Dissertation/Thesis Abstract

Elementary Students as Transpersonal Researchers: Guided Cognitive Imagery on Science Test Scores Using a Mixed-Methods Approach
by Christensen, Kimberly Anne, Ph.D., Sofia University, 2020, 190; 28150018
Abstract (Summary)

Research conducted in schools for higher learning, as well as at the K-12 level, on the efficacy of cognitively active imagery visualizations and focused mindful meditation, has shown promise for increasing academic achievement and reducing behavior problems. This pilot study investigated the effect of guided imagery visualizations on science scores among third-grade students in a self-contained classroom in one pilot school with 2 focus questions. The primary question asked: What is the effect of guided imagery visualization before academic science lessons on science test scores for third-grade students? The secondary question asked: What is the effectiveness of guided imagery on third-grade students’ ability to access the imaginal mind and/or access science content? An explanatory sequential mixed-methods design not powered for statistical significance was used with 23 students engaging in guided imagery visualization before classroom science lessons, and 23 controls. Students in both the control and intervention group took the end-of-chapter test in the publisher’s textbook, the dependent variable, as a pretest. Students in the intervention group listened to the guided imagery script before the directed teacher lesson. This guided imagery script constituted the independent variable. At the completion of the science chapter, students in both the intervention and control groups took the same end-of-chapter test as the pretest. Pre and posttest results for each student were analyzed paired samples t-test. Three students from the experimental group with the largest change in scores participated in a semi-structured interview to inquire about their experience using the guided imagery visualization. Students in the experimental group also submitted journals as additional qualitative data used for thematic analysis. The thematic analysis revealed that students were able to effectively use guided imagery to access the imaginal mind, and to a lesser degree, connect to science content.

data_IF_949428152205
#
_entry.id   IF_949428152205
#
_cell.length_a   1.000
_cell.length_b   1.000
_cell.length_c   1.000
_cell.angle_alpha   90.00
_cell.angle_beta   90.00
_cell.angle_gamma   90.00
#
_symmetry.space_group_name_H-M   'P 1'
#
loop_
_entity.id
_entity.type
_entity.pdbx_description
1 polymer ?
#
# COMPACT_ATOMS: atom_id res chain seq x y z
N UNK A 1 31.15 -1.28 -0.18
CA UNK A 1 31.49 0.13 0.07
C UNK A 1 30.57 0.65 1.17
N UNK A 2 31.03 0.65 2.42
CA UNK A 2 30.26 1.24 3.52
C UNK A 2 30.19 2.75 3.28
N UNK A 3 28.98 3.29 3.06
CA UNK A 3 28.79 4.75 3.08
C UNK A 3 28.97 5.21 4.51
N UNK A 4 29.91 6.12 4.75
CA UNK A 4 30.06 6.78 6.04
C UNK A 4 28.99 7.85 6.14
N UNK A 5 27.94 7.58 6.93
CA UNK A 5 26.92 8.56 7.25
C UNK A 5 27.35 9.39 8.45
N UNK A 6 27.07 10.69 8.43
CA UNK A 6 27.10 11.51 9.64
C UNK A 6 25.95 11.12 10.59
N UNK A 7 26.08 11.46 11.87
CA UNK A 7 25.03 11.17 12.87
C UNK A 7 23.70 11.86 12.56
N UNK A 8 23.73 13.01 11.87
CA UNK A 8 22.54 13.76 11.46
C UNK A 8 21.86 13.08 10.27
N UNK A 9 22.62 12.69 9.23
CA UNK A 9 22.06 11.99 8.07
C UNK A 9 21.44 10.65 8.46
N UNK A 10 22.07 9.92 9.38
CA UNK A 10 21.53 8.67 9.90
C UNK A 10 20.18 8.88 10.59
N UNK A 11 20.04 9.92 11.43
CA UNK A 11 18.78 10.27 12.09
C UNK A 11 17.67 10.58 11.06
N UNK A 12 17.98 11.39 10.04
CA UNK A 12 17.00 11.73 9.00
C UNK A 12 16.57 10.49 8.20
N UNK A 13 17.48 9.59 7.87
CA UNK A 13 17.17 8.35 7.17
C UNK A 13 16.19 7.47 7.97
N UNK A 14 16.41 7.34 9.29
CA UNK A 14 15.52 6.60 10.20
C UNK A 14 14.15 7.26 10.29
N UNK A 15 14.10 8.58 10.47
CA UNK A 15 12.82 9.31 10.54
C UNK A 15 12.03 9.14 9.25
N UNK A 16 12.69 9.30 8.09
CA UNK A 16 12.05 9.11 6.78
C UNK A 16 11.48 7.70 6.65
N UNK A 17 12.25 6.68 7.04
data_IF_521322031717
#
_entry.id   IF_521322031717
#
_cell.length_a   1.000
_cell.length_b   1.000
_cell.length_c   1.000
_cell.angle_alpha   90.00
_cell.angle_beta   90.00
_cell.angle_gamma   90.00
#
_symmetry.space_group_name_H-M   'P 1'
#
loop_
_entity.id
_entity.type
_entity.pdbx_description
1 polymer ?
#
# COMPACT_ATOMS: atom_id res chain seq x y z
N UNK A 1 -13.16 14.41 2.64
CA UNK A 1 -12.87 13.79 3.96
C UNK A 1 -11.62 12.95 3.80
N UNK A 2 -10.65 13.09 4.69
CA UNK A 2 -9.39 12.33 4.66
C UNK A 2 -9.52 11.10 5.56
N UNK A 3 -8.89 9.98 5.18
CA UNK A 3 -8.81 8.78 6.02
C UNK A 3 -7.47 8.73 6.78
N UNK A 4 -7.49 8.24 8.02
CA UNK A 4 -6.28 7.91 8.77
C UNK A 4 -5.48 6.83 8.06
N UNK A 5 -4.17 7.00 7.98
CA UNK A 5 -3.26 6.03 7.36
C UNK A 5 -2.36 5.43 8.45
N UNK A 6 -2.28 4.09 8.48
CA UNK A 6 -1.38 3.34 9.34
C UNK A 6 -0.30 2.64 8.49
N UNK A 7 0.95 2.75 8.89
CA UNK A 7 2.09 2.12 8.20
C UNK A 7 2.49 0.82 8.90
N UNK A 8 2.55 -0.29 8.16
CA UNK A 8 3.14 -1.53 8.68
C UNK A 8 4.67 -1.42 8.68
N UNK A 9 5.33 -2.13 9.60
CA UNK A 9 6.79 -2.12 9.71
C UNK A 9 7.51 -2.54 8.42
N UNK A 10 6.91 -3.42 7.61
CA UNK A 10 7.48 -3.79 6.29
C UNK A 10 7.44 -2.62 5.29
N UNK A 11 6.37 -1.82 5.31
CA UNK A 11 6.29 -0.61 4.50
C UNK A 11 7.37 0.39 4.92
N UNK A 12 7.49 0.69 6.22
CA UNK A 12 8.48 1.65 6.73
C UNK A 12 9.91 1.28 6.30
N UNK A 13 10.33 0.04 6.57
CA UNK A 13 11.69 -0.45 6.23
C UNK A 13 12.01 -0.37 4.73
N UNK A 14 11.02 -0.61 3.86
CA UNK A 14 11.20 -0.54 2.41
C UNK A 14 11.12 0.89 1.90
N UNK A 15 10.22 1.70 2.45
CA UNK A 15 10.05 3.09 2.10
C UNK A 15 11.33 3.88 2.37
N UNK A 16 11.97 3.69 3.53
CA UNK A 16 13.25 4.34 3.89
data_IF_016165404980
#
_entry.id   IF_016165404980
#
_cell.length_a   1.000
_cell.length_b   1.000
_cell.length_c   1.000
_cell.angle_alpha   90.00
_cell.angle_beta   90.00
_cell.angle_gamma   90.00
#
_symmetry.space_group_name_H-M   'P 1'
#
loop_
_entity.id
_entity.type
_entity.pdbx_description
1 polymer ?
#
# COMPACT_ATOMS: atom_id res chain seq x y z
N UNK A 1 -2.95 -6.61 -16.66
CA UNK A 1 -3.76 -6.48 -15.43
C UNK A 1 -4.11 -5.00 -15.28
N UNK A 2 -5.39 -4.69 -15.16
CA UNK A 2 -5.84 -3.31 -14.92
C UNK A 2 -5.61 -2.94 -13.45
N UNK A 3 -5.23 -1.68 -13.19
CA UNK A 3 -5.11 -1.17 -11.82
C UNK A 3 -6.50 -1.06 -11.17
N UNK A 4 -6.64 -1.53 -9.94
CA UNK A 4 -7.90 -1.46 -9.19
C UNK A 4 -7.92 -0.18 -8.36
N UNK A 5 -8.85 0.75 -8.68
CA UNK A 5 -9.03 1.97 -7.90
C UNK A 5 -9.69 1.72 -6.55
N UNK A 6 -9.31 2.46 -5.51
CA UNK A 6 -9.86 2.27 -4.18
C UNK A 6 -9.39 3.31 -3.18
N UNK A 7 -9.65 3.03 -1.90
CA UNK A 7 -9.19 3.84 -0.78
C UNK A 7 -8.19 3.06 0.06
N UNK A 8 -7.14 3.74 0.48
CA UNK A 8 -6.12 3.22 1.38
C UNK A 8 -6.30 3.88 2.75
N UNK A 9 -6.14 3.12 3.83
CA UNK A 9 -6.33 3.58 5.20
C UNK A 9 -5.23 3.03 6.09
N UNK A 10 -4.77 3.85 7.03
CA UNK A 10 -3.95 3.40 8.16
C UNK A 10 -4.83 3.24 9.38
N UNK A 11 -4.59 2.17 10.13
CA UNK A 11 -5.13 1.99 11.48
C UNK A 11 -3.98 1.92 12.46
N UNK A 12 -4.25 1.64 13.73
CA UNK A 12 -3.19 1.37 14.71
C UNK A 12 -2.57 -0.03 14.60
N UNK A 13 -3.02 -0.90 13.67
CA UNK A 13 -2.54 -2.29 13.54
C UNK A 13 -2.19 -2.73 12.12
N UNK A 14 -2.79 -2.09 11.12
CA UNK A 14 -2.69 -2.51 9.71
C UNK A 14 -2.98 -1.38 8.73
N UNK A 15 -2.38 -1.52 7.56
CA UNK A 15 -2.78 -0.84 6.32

Indexing (document details)
Advisor: Elfers, John
Commitee: Schlitz, Marilyn, Buckler, Scott
School: Sofia University
Department: Residential Transpersonal Psychology
School Location: United States -- California
Source: DAI-A 82/4(E), Dissertation Abstracts International
Source Type: DISSERTATION
Subjects: Elementary education, Educational psychology, Science education
Keywords: Elementary education, Guided cognitive imagery, Guided imagery, Imagination, Visualization, Science test scores
Publication Number: 28150018
ISBN: 9798678143525
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